Worried About Our Credit? Debt Ceiling?

In 2011, lawmakers merely threatened a government shutdown as the United States' debt surged toward the debt ceiling. Standard & Poor's, owned by McGraw-Hill Financial (NYSE: MHFI ) , then went on the offensive, slashing the government's debt rating to AA+. So, too, did the smaller Egan-Jones.

The other ratings agencies, Moody's (NYSE: MCO ) and Fitch, kept the U.S. government at AAA, the best possible credit rating.

What followed after was interesting, to say the least. In 2012, Egan-Jones became subject to an inquiry by the SEC, which later voted to bring administrative action to strip away its ability to rate government debt for 18 months.

In 2013, the Justice Department brought a suit against Standard & Poor's for its financial crisis-era ratings. This was the first of federal action against the agency for its involvement in rating subprime debt as AAA credits.

But that February 2013 suit only named Standard & Poor's. Moody's and Fitch -- which had also issued AAA ratings for mortgage securities that proved to be anything but high quality -- never got their time in the courtroom.

Standard & Poor's shot back quickly, claiming they would defend themselves "vigorously." The battle is far from over -- these kinds of lawsuits tend to take years to reach a conclusion. But whether or not Standard & Poor's wins or loses, it'll have a costly legal bill to pay either way. Lawyers are the only winners in a high-profile case.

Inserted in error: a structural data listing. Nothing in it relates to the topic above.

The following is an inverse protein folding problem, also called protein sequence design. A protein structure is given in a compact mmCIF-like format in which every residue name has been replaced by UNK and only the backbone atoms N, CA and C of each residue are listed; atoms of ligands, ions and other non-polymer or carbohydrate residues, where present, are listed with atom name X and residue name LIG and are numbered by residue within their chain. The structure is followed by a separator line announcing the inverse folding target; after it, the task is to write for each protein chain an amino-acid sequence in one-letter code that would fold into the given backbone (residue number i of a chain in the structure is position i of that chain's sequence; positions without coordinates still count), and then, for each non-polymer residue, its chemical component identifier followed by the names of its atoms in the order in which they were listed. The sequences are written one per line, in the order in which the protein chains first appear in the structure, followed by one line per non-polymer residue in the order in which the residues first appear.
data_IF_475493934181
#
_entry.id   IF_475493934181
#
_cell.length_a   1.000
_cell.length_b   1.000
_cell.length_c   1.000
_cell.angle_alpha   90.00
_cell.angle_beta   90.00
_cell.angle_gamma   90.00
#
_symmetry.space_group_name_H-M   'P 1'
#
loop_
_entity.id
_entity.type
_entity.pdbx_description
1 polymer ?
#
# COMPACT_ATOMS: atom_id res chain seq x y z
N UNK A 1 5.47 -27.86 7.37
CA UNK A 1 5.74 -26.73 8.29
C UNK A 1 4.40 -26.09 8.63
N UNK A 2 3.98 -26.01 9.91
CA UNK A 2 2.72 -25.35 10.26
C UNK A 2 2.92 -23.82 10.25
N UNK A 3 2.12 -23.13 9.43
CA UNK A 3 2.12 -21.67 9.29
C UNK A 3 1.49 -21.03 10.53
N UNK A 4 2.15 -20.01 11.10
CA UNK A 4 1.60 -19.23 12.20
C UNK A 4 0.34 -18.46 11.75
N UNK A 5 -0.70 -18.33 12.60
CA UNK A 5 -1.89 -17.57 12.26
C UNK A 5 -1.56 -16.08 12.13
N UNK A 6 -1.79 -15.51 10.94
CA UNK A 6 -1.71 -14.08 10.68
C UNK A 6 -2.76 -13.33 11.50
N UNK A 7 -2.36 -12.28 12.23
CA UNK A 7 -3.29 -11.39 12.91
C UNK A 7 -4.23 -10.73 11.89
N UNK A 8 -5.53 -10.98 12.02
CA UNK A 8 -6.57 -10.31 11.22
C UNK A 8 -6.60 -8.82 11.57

A grand conspiracy?
It's been more than eight months since the Justice Department sued Standard & Poor's, but Moody's and Fitch have remained scot-free. Egan-Jones is still in the sandbox, unable to issue ratings with a government stamp of approval.

This may explain why Moody's and Fitch have been so quiet through this government shutdown and debt ceiling debacle. Moody's recently reaffirmed its AAA-rating of U.S. debt with a stable outlook, noting an improved debt trajectory. Fitch merely said that failure to raise the debt limit in a "timely manner" would force it to reconsider its ratings.

That's it -- warnings of action, not action. Any downgrade from Moody's and Fitch would come only when the government absolutely deserves it -- if it allows the government to default on its debt.

If you're watching and waiting for the U.S. government to lose its gold-standard, AAA-rating, you can probably forget about it. The last two agencies that went so far to strip an AAA rating from the U.S. government found themselves subject to regulatory scrutiny.

Moody's and Fitch have their own pre-financial crisis skeletons in the closet. Lowering the government's debt rating from AAA would be a surefire way to bring these problems back into the light. For that reason, I wouldn't expect a downgrade any time soon, if at all. The agencies are just too chicken to call out Congress' shenanigans.

If this is what it takes to get a balanced budget then so be it. Our government has spent far to much money that they didn't have forever. Time to live with in their means just like tax payers have to. Phone Post

Source?

I still think matters are far more complicated due to the amount of international debt levels. And ANY attempt to simply print more money than they already are (which is barely keeping up with interest) will just drive more countries away from the USD as the world stanard.

And that's when a free fall will happen. And no one wants to see that unless your Chinese and have gotten your money back from the US already. Phone Post

THERES A SALE AT WALMART!!!!

nothing to see here

make sure to vote for your shitty team in the next election

Hired Gun - 

If this is what it takes to get a balanced budget then so be it. Our government has spent far to much money that they didn't have forever. Time to live with in their means just like tax payers have to. Phone Post


Credit cards, loans, and bankruptcies say what?


(I kid...I kid......I....think?)

Keep spending! Think of the children!!!

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